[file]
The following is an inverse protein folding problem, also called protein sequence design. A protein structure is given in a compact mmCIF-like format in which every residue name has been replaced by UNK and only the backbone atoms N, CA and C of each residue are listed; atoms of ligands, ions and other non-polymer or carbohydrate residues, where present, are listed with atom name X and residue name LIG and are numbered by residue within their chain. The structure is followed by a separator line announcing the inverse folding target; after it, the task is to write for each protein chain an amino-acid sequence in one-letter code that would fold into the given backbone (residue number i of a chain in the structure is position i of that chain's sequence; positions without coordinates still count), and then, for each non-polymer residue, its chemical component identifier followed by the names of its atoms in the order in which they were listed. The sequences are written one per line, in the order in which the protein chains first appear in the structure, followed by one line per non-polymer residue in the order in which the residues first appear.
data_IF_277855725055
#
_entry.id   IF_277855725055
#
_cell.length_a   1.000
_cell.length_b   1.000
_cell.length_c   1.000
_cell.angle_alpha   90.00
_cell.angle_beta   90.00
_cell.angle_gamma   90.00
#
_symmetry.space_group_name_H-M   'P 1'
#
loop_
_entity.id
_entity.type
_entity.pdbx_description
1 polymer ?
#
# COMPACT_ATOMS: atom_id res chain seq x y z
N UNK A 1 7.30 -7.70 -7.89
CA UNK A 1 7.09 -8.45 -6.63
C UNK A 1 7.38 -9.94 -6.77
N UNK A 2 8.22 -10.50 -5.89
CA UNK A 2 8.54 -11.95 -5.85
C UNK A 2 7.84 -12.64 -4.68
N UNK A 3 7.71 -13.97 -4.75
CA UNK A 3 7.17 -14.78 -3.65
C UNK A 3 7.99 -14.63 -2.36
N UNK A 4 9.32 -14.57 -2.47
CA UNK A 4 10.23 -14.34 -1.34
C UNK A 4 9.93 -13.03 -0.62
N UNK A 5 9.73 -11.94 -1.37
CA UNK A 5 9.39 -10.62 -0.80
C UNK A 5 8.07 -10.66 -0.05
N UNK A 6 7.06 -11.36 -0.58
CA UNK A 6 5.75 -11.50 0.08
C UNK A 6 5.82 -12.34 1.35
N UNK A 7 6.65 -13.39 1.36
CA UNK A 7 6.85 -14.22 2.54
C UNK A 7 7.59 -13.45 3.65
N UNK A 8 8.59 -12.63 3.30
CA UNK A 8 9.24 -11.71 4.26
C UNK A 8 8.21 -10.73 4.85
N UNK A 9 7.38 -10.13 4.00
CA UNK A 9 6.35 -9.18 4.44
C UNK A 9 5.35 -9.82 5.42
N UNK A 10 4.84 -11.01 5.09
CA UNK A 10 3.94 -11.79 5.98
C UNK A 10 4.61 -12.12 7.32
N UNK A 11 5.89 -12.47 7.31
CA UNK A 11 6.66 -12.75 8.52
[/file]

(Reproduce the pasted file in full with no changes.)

The following is an inverse protein folding problem, also called protein sequence design. A protein structure is given in a compact mmCIF-like format in which every residue name has been replaced by UNK and only the backbone atoms N, CA and C of each residue are listed; atoms of ligands, ions and other non-polymer or carbohydrate residues, where present, are listed with atom name X and residue name LIG and are numbered by residue within their chain. The structure is followed by a separator line announcing the inverse folding target; after it, the task is to write for each protein chain an amino-acid sequence in one-letter code that would fold into the given backbone (residue number i of a chain in the structure is position i of that chain's sequence; positions without coordinates still count), and then, for each non-polymer residue, its chemical component identifier followed by the names of its atoms in the order in which they were listed. The sequences are written one per line, in the order in which the protein chains first appear in the structure, followed by one line per non-polymer residue in the order in which the residues first appear.
data_IF_277855725055
#
_entry.id   IF_277855725055
#
_cell.length_a   1.000
_cell.length_b   1.000
_cell.length_c   1.000
_cell.angle_alpha   90.00
_cell.angle_beta   90.00
_cell.angle_gamma   90.00
#
_symmetry.space_group_name_H-M   'P 1'
#
loop_
_entity.id
_entity.type
_entity.pdbx_description
1 polymer ?
#
# COMPACT_ATOMS: atom_id res chain seq x y z
N UNK A 1 7.30 -7.70 -7.89
CA UNK A 1 7.09 -8.45 -6.63
C UNK A 1 7.38 -9.94 -6.77
N UNK A 2 8.22 -10.50 -5.89
CA UNK A 2 8.54 -11.95 -5.85
C UNK A 2 7.84 -12.64 -4.68
N UNK A 3 7.71 -13.97 -4.75
CA UNK A 3 7.17 -14.78 -3.65
C UNK A 3 7.99 -14.63 -2.36
N UNK A 4 9.32 -14.57 -2.47
CA UNK A 4 10.23 -14.34 -1.34
C UNK A 4 9.93 -13.03 -0.62
N UNK A 5 9.73 -11.94 -1.37
CA UNK A 5 9.39 -10.62 -0.80
C UNK A 5 8.07 -10.66 -0.05
N UNK A 6 7.06 -11.36 -0.58
CA UNK A 6 5.75 -11.50 0.08
C UNK A 6 5.82 -12.34 1.35
N UNK A 7 6.65 -13.39 1.36
CA UNK A 7 6.85 -14.22 2.54
C UNK A 7 7.59 -13.45 3.65
N UNK A 8 8.59 -12.63 3.30
CA UNK A 8 9.24 -11.71 4.26
C UNK A 8 8.21 -10.73 4.85
N UNK A 9 7.38 -10.13 4.00
CA UNK A 9 6.35 -9.18 4.44
C UNK A 9 5.35 -9.82 5.42
N UNK A 10 4.84 -11.01 5.09
CA UNK A 10 3.94 -11.79 5.98
C UNK A 10 4.61 -12.12 7.32
N UNK A 11 5.89 -12.47 7.31
CA UNK A 11 6.66 -12.75 8.52